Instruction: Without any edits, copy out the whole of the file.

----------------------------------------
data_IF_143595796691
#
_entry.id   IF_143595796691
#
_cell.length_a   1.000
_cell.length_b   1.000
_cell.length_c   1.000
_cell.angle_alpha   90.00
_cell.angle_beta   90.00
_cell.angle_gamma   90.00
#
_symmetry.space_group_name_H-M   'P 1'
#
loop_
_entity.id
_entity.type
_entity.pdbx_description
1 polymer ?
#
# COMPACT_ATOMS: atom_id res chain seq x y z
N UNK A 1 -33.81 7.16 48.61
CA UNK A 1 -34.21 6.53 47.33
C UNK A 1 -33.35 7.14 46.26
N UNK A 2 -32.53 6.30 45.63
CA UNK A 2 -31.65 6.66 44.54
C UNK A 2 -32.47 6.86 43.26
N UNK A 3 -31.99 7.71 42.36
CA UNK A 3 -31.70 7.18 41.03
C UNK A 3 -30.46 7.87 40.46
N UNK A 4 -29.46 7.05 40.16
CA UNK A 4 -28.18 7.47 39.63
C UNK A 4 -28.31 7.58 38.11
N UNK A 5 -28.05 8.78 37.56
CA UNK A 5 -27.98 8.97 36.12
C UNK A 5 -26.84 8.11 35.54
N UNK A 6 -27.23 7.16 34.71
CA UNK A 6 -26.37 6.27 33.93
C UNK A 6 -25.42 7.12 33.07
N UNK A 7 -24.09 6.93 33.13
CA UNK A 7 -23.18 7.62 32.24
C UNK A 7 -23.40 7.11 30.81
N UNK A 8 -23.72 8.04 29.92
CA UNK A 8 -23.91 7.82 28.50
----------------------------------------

data_IF_143595796691
#
_entry.id   IF_143595796691
#
_cell.length_a   1.000
_cell.length_b   1.000
_cell.length_c   1.000
_cell.angle_alpha   90.00
_cell.angle_beta   90.00
_cell.angle_gamma   90.00
#
_symmetry.space_group_name_H-M   'P 1'
#
loop_
_entity.id
_entity.type
_entity.pdbx_description
1 polymer ?
#
# COMPACT_ATOMS: atom_id res chain seq x y z
N UNK A 1 -33.81 7.16 48.61
CA UNK A 1 -34.21 6.53 47.33
C UNK A 1 -33.35 7.14 46.26
N UNK A 2 -32.53 6.30 45.63
CA UNK A 2 -31.65 6.66 44.54
C UNK A 2 -32.47 6.86 43.26
N UNK A 3 -31.99 7.71 42.36
CA UNK A 3 -31.70 7.18 41.03
C UNK A 3 -30.46 7.87 40.46
N UNK A 4 -29.46 7.05 40.16
CA UNK A 4 -28.18 7.47 39.63
C UNK A 4 -28.31 7.58 38.11
N UNK A 5 -28.05 8.78 37.56
CA UNK A 5 -27.98 8.97 36.12
C UNK A 5 -26.84 8.11 35.54
N UNK A 6 -27.23 7.16 34.71
CA UNK A 6 -26.37 6.27 33.93
C UNK A 6 -25.42 7.12 33.07
N UNK A 7 -24.09 6.93 33.13
CA UNK A 7 -23.18 7.62 32.24
C UNK A 7 -23.40 7.11 30.81
N UNK A 8 -23.72 8.04 29.92
CA UNK A 8 -23.91 7.82 28.50